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Why Australia needs a Royal Commission into the AFP

The reason I bring this post up again is that the following Facebook comment was left on this post by a former AFP officer, Mike Barclay:

Hi, Sorry to but in on your discussion… I used to work for the AFP and some guys I worked with told me to make a false statement and make false entries in my diary and day book. And lie in court!

I have shown this comment together with the details of the person who made it to a Sydney based barrister who provides assistance to Blak and Black on an ad hoc basis. Inquiries conducted by both Blak and Black and its legal representatives into the bona fides of the person who left this comment indicate that they are indeed a former AFP officer, who is currently been given the proverbial ‘run around’ by Australia’s law enforcement bureaucracy.

If AFP officers are prepared to perjure themselves on a regular basis in lieu of doing proper police work, where does this leave the average citizen who unwittingly becomes a pawn in this type of systemic corruption? More importantly, where does this leave the average citizen when the two bodies tasked with investigating allegations of corruption in the AFP (ACLEI and the Commonwealth Ombudsman) routinely refuse to conduct proper inquiries, because the outcomes might be ‘politically damaging’?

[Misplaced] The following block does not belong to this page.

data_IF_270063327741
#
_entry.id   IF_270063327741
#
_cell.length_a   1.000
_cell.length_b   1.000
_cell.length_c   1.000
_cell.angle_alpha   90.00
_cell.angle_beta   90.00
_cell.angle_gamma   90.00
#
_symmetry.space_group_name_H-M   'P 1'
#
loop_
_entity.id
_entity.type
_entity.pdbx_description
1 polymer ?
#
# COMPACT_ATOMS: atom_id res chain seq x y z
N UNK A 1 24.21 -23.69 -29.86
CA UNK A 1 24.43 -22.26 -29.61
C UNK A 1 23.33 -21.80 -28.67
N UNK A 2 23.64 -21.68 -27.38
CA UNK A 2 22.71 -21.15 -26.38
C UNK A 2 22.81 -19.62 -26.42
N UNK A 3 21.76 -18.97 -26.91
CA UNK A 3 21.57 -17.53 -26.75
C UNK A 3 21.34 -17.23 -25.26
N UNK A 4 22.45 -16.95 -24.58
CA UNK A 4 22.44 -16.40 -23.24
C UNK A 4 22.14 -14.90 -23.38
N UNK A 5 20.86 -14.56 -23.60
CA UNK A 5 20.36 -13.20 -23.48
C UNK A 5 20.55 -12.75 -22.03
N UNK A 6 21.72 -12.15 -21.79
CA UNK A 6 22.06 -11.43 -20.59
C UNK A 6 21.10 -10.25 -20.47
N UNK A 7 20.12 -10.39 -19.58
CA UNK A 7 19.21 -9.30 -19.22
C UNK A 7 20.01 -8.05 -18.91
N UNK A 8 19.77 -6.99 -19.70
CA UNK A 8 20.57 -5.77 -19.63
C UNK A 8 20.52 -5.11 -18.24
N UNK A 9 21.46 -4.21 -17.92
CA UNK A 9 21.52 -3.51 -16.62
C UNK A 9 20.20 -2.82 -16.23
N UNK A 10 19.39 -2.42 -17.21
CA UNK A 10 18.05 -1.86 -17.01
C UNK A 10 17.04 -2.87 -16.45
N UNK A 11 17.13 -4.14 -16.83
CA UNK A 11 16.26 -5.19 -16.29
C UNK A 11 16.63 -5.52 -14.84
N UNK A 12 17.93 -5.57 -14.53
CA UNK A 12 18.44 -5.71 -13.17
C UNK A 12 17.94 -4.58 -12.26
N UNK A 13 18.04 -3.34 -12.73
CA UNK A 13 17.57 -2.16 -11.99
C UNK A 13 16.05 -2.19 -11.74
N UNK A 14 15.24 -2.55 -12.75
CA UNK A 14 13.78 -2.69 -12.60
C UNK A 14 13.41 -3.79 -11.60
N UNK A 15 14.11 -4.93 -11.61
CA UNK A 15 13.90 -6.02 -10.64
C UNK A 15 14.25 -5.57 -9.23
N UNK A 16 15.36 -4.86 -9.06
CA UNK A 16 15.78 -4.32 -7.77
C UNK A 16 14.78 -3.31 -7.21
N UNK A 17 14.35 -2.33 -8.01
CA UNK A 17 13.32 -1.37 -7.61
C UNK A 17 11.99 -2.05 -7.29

The issues of corruption in the AFP don’t stop here. The Global Corruption Report 2003 prepared by Peter Eigen, Chairman, Transparency International made the following observations:

Bias and distortion in criminal justice, governmental accountability and regulation are also in evidence in Australia.

Experts say that one of the reasons why police corruption is so widespread is an inherent ‘police culture’ that encourages unsavoury behaviour.

Abuse of power at the federal level in Australia is motivated less by financial gain than political advantage, a tendency encouraged by a politicised public service in which departmental secretaries are subject to dismissal without notice.

If open government were measured in terms of freedom of information (“FOI”) legislation or judicial review laws, Australia would be judged as open and accountable… Nevertheless, a delay in responding to FOI requests challenges that openness in practice.

What has changed in the AFP since Peter Eigen made these scathing observations? In short, the answer is nothing. As Peter Eigen observed, a delay in responding to FOI requests challenges that openness in practice. It’s these delays,combined with an ongoing process of watering down the FOI provisions, that is helping facilitate the systemic racism and corruption that defines today’s AFP. Indeed, the aforementioned AFP officer who left a comment on Blak and Black’s post Corruption and accountability: the AFP in the Asia/Pacific region went on to say that:

I have just obtained FOI docs and most of the good stuff was excluded…

If openness and transparency hinges on access to information, which it most certainly does, denying access to this information can serve no other purpose than shielding those accused of racism, corruption and incompetence.